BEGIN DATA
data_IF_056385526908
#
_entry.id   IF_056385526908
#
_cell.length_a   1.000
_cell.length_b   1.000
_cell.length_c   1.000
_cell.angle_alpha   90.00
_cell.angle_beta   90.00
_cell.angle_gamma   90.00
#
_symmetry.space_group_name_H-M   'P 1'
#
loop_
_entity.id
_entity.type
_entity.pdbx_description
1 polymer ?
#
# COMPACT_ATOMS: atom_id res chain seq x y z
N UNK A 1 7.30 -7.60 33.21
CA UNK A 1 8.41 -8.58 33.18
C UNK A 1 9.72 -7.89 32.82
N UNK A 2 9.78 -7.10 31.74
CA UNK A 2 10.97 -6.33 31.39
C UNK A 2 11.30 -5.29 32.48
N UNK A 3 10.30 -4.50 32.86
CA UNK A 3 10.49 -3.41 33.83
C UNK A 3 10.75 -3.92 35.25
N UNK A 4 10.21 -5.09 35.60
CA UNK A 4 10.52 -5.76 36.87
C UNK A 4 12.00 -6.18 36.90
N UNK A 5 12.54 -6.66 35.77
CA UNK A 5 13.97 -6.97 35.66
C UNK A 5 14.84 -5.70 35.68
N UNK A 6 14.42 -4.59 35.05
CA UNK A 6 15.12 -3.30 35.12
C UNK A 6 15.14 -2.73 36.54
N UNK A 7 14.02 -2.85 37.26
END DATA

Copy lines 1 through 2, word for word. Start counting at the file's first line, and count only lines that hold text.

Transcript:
data_IF_056385526908
#